Categories

Functioning

Sensitivity

Recovery

Adult size (e.g., <2mm)

y

y

y

Adult-juvenile interactions (e.g., positive)

y

 

y

Adult longevity (e.g., 25 – 50 yrs)

y

 

y

Reproductive frequency (e.g., semi-continuous)

 

 

y

Developmental type (e.g., planktonic)

 

 

y

Environmental position (e.g., >5cm below sediment surface, surface etc)

y

y

 

Living habit (e.g., encrusting, foliose, open burrows, etc)

y

y

 

Feeding habit (e.g., suspension feeder)

y

y

 

Juvenile post-settlement movement/method (e.g., swimmer)

y

y

y

Adult movement/method (e.g., crawler)

y

y

y

Sediment transport (e.g., diffusive mixing)

y

 

 

Sediment stabilisation (e.g., armours bed)

y

 

 

Structural Fragility (e.g.,flexible)

 

y

 

Present research

Increasing our understanding of the relationships between:

  • species and functional diversity (contact Carolyn Lundquist)
  • functional diversity and ecosystem functioning (contact Drew Lohrer)

Using trait-stressor relationships to identify the sensitivity of locations to particular activities in order to predict:

  • sudden responses of ecosystems to cumulative effects(contact Judi Hewitt)
  • which species and levels of diversity are needed to maintain function in different marine ecosystems (contact Judi Hewitt)

References

  • Bremner, J., Rogers, S.I., Frid, C.L.J., 2003. Assessing functional diversity in marine benthic ecosystems: a comparison of approaches. Marine Ecology Progress Series 254, 11-25.
  • Hewitt, J.E., Thrush, S.F., Dayton, P.D., 2008. Habitat variation, species diversity and ecological functioning in a marine system. Journal of Experimental Marine Biology and Ecology 366, 116-122.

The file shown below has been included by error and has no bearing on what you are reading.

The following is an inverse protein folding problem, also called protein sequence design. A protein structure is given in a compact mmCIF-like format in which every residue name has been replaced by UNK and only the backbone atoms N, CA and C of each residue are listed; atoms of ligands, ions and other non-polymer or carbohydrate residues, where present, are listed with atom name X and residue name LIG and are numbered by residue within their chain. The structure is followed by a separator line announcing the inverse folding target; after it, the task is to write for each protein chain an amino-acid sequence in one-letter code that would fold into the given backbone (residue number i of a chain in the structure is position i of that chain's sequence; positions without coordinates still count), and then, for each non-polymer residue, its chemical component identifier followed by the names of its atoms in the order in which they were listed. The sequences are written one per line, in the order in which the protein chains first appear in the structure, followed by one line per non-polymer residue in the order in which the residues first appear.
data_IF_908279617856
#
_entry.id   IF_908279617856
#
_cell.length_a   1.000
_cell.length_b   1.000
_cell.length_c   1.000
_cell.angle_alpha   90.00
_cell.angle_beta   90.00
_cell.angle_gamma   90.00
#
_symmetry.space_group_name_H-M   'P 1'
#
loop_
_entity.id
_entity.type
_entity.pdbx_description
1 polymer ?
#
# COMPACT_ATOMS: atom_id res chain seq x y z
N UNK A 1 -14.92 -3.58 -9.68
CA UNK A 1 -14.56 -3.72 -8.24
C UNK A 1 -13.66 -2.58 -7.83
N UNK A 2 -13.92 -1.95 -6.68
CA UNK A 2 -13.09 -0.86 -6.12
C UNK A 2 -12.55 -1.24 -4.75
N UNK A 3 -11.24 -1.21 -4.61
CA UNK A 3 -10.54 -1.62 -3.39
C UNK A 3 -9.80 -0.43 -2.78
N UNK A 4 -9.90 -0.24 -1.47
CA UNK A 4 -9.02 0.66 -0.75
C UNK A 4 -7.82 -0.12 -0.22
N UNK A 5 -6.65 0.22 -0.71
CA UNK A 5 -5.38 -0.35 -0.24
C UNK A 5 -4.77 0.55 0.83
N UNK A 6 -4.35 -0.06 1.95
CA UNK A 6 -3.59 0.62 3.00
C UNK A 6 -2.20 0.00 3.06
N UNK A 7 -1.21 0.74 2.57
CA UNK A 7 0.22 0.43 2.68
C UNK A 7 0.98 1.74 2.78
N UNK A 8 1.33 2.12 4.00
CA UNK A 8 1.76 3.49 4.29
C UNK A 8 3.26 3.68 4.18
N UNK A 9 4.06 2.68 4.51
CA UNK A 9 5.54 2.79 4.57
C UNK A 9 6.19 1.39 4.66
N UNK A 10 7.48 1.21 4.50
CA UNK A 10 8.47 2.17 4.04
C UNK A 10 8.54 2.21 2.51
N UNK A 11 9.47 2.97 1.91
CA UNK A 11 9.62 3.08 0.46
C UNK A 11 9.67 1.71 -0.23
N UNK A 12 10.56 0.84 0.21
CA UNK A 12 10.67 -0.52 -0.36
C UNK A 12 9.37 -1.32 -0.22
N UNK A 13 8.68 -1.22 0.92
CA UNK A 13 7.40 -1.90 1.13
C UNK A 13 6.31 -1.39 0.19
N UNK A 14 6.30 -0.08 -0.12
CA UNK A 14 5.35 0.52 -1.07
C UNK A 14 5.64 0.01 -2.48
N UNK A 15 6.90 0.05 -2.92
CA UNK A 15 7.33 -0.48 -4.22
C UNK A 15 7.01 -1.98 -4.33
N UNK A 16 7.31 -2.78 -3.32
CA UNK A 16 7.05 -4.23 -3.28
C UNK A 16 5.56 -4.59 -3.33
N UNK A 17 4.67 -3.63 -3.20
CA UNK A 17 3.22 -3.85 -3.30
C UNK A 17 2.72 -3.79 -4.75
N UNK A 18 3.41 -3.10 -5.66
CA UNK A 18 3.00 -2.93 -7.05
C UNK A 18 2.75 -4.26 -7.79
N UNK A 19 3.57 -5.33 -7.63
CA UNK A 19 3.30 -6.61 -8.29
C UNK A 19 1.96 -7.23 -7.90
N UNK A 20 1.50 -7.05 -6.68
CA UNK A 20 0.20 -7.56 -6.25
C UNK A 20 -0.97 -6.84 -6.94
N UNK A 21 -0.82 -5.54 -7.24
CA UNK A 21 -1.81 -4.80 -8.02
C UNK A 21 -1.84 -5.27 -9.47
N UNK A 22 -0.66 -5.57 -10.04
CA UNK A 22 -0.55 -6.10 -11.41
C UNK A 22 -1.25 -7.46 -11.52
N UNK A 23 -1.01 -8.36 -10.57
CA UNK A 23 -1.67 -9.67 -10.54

• Hewitt, J.E., Julian, K., Bone, E.K., 2011. Chatham-Challenger Ocean Survey 20/20 Post-Voyage Analyses: Objective 10 – Biotic habitats and their sensitivity to physical disturbances. New Zealand Aquatic Environment and Biodiversity Report No. 81.
  • Micheli, F., Halpern, B.S., 2005. Low functional redundancy in coastal marine assemblages. Ecology Letters 8, 391-400.
  • Thrush, S.F., Gray, J.S., Hewitt, J.E., Ugland, K.I., 2006. Predicting the effects of habitat homogenization on marine biodiversity. Ecological Applications 16 (5), 1636-1642.
  • Petchey, O.L., Gaston, K.J., 2006. Functional diversity: back to basics and looking forward. Ecology Letters 9, 741-758.
Page last updated: 
26 July 2017
Figure 1: example of how horse mussels (Atrina zelandica) can alter the structure of a muddy habitat by providing a hard surface for other organisms to grow on. [NIWA]
Figure 2: reworked sediment from the burrowing activity of heart urchins (Echinocardium cordatum). [Drew Lohrer, NIWA]
Figure 3: seafloor chamber with a stirrer motor and associated water intake / output (top and bottom), and an oxygen meter (left). [Drew Lohrer, NIWA]
Figure 4: non-metric MDS plot showing that trait differences between habitats (represented by different shapes) within a location are greater than the differences between two locations (filled vs non-filled). [Hewitt et al, 2008].